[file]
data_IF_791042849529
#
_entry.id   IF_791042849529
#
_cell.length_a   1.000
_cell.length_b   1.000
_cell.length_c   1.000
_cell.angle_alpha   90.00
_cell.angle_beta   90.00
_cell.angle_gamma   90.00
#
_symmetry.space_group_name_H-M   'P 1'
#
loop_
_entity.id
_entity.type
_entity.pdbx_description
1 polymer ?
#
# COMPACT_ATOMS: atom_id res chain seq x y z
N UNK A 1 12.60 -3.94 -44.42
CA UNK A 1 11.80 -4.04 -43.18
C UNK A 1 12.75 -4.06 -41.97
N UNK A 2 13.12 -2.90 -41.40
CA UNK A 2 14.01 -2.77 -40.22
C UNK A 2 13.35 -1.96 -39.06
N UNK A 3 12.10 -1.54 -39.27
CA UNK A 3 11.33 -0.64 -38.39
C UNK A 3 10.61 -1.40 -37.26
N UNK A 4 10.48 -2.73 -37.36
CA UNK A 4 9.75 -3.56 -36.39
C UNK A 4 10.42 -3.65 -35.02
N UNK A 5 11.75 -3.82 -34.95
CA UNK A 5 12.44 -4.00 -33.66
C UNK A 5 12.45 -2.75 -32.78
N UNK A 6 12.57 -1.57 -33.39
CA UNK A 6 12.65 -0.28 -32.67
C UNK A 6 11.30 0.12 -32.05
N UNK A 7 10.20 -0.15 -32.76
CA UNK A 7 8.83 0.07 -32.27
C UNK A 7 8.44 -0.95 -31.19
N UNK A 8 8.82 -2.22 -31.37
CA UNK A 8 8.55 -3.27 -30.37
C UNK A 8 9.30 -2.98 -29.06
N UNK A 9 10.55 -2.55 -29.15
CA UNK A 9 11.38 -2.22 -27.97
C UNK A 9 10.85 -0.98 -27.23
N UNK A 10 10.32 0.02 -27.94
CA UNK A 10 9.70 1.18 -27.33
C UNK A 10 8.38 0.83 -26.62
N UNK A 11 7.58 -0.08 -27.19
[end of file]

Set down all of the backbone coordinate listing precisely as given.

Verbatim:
data_IF_791042849529
#
_entry.id   IF_791042849529
#
_cell.length_a   1.000
_cell.length_b   1.000
_cell.length_c   1.000
_cell.angle_alpha   90.00
_cell.angle_beta   90.00
_cell.angle_gamma   90.00
#
_symmetry.space_group_name_H-M   'P 1'
#
loop_
_entity.id
_entity.type
_entity.pdbx_description
1 polymer ?
#
# COMPACT_ATOMS: atom_id res chain seq x y z
N UNK A 1 12.60 -3.94 -44.42
CA UNK A 1 11.80 -4.04 -43.18
C UNK A 1 12.75 -4.06 -41.97
N UNK A 2 13.12 -2.90 -41.40
CA UNK A 2 14.01 -2.77 -40.22
C UNK A 2 13.35 -1.96 -39.06
N UNK A 3 12.10 -1.54 -39.27
CA UNK A 3 11.33 -0.64 -38.39
C UNK A 3 10.61 -1.40 -37.26
N UNK A 4 10.48 -2.73 -37.36
CA UNK A 4 9.75 -3.56 -36.39
C UNK A 4 10.42 -3.65 -35.02
N UNK A 5 11.75 -3.82 -34.95
CA UNK A 5 12.44 -4.00 -33.66
C UNK A 5 12.45 -2.75 -32.78
N UNK A 6 12.57 -1.57 -33.39
CA UNK A 6 12.65 -0.28 -32.67
C UNK A 6 11.30 0.12 -32.05
N UNK A 7 10.20 -0.15 -32.76
CA UNK A 7 8.83 0.07 -32.27
C UNK A 7 8.44 -0.95 -31.19
N UNK A 8 8.82 -2.22 -31.37
CA UNK A 8 8.55 -3.27 -30.37
C UNK A 8 9.30 -2.98 -29.06
N UNK A 9 10.55 -2.55 -29.15
CA UNK A 9 11.38 -2.22 -27.97
C UNK A 9 10.85 -0.98 -27.23
N UNK A 10 10.32 0.02 -27.94
CA UNK A 10 9.70 1.18 -27.33
C UNK A 10 8.38 0.83 -26.62
N UNK A 11 7.58 -0.08 -27.19